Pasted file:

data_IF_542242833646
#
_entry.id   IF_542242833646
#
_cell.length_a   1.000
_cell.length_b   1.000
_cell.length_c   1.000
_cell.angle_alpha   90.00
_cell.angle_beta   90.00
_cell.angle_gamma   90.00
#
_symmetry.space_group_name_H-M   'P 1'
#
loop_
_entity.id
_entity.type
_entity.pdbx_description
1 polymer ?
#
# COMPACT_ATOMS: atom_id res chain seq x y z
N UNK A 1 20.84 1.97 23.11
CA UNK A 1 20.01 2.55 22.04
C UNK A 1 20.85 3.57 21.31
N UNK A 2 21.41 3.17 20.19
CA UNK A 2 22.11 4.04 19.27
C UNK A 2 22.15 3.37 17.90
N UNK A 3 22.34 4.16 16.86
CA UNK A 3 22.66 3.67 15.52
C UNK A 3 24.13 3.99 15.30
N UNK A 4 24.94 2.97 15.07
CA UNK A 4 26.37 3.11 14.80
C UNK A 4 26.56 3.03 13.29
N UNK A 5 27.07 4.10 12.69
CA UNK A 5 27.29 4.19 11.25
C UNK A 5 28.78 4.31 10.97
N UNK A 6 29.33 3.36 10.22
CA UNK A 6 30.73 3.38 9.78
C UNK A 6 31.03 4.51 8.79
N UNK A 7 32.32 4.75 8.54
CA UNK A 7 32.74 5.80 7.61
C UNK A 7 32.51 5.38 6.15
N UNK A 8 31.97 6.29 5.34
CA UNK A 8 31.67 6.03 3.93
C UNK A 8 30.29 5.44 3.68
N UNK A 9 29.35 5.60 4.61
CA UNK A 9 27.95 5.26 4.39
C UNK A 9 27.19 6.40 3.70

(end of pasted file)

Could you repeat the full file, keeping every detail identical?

data_IF_542242833646
#
_entry.id   IF_542242833646
#
_cell.length_a   1.000
_cell.length_b   1.000
_cell.length_c   1.000
_cell.angle_alpha   90.00
_cell.angle_beta   90.00
_cell.angle_gamma   90.00
#
_symmetry.space_group_name_H-M   'P 1'
#
loop_
_entity.id
_entity.type
_entity.pdbx_description
1 polymer ?
#
# COMPACT_ATOMS: atom_id res chain seq x y z
N UNK A 1 20.84 1.97 23.11
CA UNK A 1 20.01 2.55 22.04
C UNK A 1 20.85 3.57 21.31
N UNK A 2 21.41 3.17 20.19
CA UNK A 2 22.11 4.04 19.27
C UNK A 2 22.15 3.37 17.90
N UNK A 3 22.34 4.16 16.86
CA UNK A 3 22.66 3.67 15.52
C UNK A 3 24.13 3.99 15.30
N UNK A 4 24.94 2.97 15.07
CA UNK A 4 26.37 3.11 14.80
C UNK A 4 26.56 3.03 13.29
N UNK A 5 27.07 4.10 12.69
CA UNK A 5 27.29 4.19 11.25
C UNK A 5 28.78 4.31 10.97
N UNK A 6 29.33 3.36 10.22
CA UNK A 6 30.73 3.38 9.78
C UNK A 6 31.03 4.51 8.79
N UNK A 7 32.32 4.75 8.54
CA UNK A 7 32.74 5.80 7.61
C UNK A 7 32.51 5.38 6.15
N UNK A 8 31.97 6.29 5.34
CA UNK A 8 31.67 6.03 3.93
C UNK A 8 30.29 5.44 3.68
N UNK A 9 29.35 5.60 4.61
CA UNK A 9 27.95 5.26 4.39
C UNK A 9 27.19 6.40 3.70